If spouses prepare wills after the date the prenup was signed, giving the surviving spouse more than what the prenup provides (and are hopefully happily married at the time to death!) then the will would govern.

Can a Prenup be Deemed Invalid?

There are instances, however, when a Nova Scotia prenuptial agreement can be deemed by a court to be invalid. Some instances where this can occur are:

  1. If one party is unwilling to disclose their assets at the time the agreement is signed.
    • A court could find that party to be dishonest and invalidate the executed contract.
  2. Agreement coerced or signed under duress.
    • Both parties must sign willingly for the contract to be considered valid.
  3. Agreement signed with a mental capacity issue.
    • Both parties must have capacity to sign a contract and be mentally competent.
  4. Poor drafting.
    • If the contract is poorly drafted, wasn’t signed properly or witnessed, it may be invalid. This is an important reason to have an experienced Halifax family lawyer prepare your agreement.
  5. The prenuptial agreement is in unconscionable.
    • If the contract is unscrupulous or unjust so as to shock the conscience, it may be invalidated by a court.

Benefits of a Prenup

There are many benefits to having a prenuptial agreement prepared before you marry (or a cohabitation agreement before you move in together). If you plan to marry and own significant assets and/or earn a significant income, you may want to protect those assets and your income, if that marriage fails.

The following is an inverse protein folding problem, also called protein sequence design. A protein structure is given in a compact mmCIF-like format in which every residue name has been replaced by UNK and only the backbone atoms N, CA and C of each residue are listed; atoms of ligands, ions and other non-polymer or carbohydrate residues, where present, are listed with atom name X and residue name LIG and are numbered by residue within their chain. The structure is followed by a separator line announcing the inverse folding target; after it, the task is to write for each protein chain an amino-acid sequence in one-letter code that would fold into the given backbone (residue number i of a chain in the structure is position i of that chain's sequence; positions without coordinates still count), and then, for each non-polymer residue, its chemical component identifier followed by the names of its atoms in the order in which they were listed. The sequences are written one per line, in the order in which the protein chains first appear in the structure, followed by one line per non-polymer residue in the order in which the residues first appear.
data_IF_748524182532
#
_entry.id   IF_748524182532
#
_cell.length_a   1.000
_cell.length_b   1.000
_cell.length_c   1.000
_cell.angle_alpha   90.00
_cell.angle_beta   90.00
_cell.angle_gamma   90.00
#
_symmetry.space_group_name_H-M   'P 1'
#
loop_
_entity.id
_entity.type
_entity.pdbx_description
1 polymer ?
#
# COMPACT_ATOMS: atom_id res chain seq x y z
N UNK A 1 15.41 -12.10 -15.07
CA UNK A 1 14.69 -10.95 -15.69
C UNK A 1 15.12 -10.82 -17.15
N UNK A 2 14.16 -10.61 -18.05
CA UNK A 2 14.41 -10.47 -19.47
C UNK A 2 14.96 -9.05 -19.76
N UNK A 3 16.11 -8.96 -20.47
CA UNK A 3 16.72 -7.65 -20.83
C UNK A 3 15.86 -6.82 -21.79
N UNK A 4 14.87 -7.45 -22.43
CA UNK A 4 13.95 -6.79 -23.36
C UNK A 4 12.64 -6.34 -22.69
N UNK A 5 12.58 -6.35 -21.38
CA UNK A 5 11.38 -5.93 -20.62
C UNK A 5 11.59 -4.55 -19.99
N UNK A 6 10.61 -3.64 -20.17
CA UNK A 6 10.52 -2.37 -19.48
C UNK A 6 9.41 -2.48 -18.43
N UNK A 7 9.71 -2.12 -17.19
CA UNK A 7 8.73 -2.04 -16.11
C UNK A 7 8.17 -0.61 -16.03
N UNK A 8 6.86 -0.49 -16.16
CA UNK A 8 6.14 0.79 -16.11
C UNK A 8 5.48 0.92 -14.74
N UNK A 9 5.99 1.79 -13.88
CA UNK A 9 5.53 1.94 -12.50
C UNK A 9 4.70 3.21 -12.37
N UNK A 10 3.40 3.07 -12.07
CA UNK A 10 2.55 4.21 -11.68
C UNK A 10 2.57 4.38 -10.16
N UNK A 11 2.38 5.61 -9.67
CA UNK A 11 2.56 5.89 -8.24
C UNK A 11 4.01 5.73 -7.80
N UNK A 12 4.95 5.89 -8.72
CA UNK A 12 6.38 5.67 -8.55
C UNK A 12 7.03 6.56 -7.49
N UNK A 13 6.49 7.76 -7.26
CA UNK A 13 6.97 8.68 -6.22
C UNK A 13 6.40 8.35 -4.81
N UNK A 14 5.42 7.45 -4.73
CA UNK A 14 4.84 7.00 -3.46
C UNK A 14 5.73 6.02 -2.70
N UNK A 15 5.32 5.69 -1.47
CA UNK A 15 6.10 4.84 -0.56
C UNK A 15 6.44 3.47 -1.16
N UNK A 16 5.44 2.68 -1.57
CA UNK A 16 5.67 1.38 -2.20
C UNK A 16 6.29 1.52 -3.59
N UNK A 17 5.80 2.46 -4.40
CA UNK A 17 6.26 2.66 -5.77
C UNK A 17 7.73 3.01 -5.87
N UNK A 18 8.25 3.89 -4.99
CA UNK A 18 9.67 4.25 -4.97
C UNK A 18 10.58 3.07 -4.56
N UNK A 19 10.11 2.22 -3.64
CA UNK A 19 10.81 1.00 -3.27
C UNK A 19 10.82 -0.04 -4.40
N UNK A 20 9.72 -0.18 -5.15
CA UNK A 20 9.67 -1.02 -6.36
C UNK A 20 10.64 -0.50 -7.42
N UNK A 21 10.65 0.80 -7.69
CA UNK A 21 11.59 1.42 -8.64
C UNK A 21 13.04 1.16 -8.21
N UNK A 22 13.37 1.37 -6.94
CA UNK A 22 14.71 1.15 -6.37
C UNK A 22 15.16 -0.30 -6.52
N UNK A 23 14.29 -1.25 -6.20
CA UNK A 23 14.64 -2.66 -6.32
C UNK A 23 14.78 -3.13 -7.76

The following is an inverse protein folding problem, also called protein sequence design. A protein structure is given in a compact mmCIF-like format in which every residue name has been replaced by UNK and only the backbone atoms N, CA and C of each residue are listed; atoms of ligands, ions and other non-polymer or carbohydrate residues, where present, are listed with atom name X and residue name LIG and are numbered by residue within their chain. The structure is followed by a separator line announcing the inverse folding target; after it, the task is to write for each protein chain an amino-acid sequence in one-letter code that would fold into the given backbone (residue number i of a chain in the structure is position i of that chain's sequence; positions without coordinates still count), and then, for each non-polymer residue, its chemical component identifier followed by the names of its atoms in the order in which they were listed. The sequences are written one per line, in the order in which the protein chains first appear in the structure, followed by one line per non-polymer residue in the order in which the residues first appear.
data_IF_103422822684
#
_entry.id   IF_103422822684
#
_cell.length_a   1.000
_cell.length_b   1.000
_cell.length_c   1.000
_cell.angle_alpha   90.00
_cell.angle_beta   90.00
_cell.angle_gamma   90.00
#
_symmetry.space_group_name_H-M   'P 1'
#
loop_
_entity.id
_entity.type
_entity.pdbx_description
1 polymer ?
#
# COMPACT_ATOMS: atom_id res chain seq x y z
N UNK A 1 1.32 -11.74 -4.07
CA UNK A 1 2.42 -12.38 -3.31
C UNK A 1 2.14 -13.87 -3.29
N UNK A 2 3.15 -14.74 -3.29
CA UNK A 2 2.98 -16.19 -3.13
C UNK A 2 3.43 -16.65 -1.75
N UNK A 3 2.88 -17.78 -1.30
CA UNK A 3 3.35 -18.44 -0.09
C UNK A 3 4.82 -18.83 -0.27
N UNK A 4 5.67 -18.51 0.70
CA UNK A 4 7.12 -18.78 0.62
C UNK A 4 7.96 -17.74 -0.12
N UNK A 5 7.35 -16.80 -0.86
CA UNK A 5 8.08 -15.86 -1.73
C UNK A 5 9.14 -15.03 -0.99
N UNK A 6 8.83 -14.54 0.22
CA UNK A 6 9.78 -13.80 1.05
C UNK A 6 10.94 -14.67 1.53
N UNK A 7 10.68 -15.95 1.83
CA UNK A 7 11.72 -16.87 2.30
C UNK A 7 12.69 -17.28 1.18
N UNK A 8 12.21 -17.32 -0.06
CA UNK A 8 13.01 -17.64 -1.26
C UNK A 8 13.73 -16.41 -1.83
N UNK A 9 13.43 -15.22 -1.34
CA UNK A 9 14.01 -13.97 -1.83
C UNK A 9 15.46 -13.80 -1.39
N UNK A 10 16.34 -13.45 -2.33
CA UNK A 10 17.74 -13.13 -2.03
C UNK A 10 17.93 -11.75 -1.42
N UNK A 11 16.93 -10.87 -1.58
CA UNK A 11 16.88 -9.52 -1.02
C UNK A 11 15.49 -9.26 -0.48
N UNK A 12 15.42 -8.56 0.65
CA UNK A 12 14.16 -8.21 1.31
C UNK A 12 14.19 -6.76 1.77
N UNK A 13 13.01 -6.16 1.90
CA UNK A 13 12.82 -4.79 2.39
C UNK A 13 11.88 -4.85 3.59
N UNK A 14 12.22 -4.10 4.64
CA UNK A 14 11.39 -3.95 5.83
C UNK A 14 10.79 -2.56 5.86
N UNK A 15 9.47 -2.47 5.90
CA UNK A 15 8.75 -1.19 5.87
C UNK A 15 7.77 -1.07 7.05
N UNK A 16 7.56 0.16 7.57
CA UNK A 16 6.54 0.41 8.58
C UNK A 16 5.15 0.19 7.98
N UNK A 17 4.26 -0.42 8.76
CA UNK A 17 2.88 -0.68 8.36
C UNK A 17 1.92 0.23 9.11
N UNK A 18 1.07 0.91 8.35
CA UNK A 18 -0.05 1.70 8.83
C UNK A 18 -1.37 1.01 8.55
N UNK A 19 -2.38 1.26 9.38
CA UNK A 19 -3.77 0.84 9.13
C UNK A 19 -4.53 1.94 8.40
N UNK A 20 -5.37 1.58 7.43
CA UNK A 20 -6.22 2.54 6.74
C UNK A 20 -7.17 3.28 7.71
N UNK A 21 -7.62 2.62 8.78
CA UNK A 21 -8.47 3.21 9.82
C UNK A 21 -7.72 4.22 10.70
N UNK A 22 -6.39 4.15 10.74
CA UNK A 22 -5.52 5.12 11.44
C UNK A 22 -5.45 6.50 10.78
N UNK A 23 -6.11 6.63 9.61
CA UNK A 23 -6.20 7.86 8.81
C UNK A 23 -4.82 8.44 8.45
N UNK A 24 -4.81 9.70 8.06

Sometimes those assets were hard earned from a prior divorce in which case, you don’t want to fight for the same assets twice!

You may be expecting a sizable inheritance and want to protect that inheritance from a claim by your spouse should you separate. An inheritance typically comes from your family, who have made plans to benefit you, not your soon to be ex-spouse. A prenup is essential in protecting those assets.

You may earn a sizable income and want to ensure that if the marriage were to fail you won’t have to pay a large spousal support payment for an indefinite period of time. A prenup drawn up by your lawyer can protect you from paying a large support payment for a long time.